The numbers prove that the addition of a superstar to an NBA franchise increases the revenue for their own team, but do these elite athletes have an effect on the entire basketball league as well? Around the League As mentioned earlier, superstars successfully generate more revenue for home games. However, according to studies from Hausman and Leonard (1997), Berri, Schmidt, and Brook (2004), Taylor (2008), and Berri and Schmidt (2006), these athletes also generate substantial additional revenues for their opponents in away games as well.
Berri, Schmidt, and Brook (2004) claim that the true power a superstar carries lies in his ability to enhance attendance, and therefore revenues, on the road. We have already identified that Michael Jordan increased his own team’s revenue, but did he enhance the revenues of his opponents as well? From 1989-1998, every road game that Jordan played in, excluding only a single contest, was sold out (Hausman & Leonard 1997). Some of the struggling teams at the time experienced an increase of fan attendance by upwards of 50% when playing the Bulls (Hausman & Leonard 1997).
Jordan’s influence on fan attendance increased revenue at the gate by over $2. 5 million for other teams during the 1991-92 season (Hausman & Leonard 1997). And perhaps the most astounding figure is that when all factors are taken into account including TV deals, NBA properties, and gate revenue is that during the 1991-1992 season, Jordan’s estimated value to other NBA teams was $53. 2 million (Hausman & Leonard 1997). Jordan exemplified what it meant to be a superstar and possess to ‘star power’ and generated millions of additional dollars in revenue.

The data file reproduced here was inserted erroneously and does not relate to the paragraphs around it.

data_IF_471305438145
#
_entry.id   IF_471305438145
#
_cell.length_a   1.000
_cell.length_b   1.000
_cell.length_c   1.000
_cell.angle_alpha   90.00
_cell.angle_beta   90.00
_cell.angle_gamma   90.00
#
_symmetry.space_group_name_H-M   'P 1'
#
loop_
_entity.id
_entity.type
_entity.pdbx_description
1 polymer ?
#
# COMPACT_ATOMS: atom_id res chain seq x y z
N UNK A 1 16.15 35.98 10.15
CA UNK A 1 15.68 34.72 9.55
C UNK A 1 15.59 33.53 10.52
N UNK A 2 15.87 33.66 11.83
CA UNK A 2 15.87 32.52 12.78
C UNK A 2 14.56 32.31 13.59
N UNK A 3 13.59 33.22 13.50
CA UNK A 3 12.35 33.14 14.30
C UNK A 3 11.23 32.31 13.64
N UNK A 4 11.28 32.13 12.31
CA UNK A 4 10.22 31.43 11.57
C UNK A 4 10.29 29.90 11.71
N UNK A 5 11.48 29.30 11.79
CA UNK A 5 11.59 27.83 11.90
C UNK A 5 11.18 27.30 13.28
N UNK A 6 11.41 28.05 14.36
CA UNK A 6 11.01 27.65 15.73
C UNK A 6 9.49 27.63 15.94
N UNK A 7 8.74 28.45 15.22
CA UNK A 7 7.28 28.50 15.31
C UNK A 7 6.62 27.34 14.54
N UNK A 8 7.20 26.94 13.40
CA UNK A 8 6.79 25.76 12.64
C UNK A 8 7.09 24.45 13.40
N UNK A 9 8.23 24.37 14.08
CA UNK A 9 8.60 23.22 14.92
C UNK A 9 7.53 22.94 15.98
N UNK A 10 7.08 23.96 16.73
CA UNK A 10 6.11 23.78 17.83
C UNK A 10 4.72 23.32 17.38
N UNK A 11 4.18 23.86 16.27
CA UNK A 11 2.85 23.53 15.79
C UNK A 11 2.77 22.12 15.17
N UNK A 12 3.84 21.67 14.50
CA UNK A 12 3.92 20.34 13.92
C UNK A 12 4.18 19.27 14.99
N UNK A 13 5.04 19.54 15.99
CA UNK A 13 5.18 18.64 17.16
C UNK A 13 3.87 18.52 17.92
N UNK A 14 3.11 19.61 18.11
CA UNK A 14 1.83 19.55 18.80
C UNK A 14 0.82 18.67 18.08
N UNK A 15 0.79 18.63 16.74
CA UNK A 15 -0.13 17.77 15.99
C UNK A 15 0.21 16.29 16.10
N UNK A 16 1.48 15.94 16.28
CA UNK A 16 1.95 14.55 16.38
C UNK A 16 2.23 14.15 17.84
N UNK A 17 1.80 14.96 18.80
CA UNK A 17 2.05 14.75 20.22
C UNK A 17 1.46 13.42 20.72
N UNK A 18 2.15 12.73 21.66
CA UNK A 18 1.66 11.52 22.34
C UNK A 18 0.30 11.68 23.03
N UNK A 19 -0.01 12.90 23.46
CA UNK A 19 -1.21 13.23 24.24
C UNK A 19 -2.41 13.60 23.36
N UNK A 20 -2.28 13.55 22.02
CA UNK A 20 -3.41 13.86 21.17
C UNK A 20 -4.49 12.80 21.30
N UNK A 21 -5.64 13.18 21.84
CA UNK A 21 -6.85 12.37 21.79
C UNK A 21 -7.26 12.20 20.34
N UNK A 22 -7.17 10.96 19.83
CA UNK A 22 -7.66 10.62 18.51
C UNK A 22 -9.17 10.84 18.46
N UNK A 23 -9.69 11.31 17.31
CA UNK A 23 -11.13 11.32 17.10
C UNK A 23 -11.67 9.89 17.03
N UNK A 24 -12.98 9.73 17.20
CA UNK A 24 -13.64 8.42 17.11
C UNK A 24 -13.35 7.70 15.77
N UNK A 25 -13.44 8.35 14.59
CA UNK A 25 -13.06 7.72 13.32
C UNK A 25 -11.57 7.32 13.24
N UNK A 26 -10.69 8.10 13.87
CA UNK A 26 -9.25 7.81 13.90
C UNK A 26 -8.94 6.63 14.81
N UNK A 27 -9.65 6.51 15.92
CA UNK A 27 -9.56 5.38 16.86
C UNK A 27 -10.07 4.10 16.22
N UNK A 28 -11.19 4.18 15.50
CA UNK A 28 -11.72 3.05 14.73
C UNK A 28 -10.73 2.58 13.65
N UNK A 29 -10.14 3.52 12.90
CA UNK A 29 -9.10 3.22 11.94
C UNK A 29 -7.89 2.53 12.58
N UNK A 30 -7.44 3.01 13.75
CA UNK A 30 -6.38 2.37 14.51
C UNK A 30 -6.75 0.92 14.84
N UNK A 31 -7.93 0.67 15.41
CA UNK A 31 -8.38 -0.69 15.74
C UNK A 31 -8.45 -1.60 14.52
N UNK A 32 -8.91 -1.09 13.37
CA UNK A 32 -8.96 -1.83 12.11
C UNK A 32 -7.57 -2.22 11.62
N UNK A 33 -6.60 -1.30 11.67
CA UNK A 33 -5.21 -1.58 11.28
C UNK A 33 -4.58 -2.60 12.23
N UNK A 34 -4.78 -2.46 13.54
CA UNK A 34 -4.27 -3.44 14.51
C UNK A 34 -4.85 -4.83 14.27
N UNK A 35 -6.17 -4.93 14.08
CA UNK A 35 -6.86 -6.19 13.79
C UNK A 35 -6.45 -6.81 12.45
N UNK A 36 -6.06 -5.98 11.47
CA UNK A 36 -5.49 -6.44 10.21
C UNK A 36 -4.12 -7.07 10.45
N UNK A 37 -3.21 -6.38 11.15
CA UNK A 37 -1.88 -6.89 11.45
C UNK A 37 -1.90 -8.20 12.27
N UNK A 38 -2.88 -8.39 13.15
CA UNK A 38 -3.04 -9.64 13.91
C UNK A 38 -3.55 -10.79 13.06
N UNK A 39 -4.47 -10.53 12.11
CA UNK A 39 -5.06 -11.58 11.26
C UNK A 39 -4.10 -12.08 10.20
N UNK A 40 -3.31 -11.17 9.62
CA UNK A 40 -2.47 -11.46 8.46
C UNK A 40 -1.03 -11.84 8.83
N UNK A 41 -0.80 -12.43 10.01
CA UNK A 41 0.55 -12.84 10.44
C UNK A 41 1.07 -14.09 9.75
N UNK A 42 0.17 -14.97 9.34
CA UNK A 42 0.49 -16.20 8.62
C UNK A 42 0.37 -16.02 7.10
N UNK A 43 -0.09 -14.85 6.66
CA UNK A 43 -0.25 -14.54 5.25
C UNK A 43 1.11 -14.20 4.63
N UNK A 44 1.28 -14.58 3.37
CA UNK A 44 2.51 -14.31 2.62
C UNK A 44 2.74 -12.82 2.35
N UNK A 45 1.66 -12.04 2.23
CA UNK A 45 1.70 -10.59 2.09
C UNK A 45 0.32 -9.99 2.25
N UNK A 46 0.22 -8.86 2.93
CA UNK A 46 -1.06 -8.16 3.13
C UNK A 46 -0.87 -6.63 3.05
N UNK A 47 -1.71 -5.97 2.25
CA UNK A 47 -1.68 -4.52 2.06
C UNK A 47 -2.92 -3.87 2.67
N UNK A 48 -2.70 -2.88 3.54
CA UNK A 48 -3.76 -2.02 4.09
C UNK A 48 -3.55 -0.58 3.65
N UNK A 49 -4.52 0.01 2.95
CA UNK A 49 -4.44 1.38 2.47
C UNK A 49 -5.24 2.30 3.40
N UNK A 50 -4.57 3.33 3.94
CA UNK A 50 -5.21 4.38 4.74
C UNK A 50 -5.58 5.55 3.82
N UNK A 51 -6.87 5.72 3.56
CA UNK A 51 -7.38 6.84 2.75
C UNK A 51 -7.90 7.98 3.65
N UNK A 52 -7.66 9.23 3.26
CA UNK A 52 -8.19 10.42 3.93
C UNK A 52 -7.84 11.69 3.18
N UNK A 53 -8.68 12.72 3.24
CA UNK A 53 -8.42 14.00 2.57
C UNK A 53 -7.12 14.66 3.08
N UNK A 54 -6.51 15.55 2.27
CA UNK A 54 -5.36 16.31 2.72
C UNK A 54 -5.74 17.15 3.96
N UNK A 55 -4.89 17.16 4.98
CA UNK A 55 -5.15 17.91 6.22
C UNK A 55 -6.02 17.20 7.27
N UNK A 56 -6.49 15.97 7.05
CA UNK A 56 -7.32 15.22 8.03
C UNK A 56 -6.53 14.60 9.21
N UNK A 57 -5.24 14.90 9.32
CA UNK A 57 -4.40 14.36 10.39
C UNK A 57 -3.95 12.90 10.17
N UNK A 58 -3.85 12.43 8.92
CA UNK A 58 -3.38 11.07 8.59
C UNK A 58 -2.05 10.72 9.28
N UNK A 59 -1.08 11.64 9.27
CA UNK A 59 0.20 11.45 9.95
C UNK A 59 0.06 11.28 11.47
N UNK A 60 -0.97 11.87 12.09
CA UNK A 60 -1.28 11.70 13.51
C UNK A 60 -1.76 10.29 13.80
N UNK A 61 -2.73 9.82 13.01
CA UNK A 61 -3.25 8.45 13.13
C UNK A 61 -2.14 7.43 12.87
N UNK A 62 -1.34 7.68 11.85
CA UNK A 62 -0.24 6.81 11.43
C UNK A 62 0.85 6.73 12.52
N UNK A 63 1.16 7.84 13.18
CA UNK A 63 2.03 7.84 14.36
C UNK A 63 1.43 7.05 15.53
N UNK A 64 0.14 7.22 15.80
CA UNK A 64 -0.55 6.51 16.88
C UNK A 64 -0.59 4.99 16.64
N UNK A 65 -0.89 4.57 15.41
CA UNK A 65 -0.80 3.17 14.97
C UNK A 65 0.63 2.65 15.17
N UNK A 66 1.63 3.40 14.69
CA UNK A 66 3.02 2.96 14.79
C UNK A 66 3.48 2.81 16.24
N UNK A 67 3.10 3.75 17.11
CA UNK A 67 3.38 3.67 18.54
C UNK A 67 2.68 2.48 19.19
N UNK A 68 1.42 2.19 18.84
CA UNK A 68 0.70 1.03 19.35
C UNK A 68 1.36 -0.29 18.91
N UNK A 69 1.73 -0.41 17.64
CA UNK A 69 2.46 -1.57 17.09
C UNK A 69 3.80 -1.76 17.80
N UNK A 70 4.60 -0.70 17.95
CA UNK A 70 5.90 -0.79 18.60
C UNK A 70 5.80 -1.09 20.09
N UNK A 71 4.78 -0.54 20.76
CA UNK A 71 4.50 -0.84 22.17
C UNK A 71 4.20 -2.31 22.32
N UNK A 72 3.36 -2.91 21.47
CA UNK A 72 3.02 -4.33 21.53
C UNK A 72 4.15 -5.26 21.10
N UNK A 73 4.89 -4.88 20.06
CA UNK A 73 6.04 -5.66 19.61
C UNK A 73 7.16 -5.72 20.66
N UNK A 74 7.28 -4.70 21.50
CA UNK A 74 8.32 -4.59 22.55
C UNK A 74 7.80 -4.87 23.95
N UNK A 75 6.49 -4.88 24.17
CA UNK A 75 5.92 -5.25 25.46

Conclusion The results of these studies illuminate the importance that superstars have in the NBA. Stars like LeBron James and Michael Jordan attract larger fan bases and both increased attendance to their respective teams significantly starting from their rookie seasons (Hausman & Leonard 1997) (Taylor 2008). These rises in attendance increase the total revenue for the player’s teams. LeBron and Jordan are both estimated to have increased their team’s revenue by $16 million and $8. million respectively their rookie seasons (Hausman & Leonard 1997) (Taylor 2008).
But additional revenue didn’t just occur at the home games, these players brought additional revenue at away games and even if the team they were playing was not strong. During his 1991-1992 campaign, Jordan increased other team’s revenue by an estimated $53. 2 million (Hausman & Leonard). Furthermore, all teams in the NBA, whether they have a superstar player or not, benefit from the existence of star players in their league.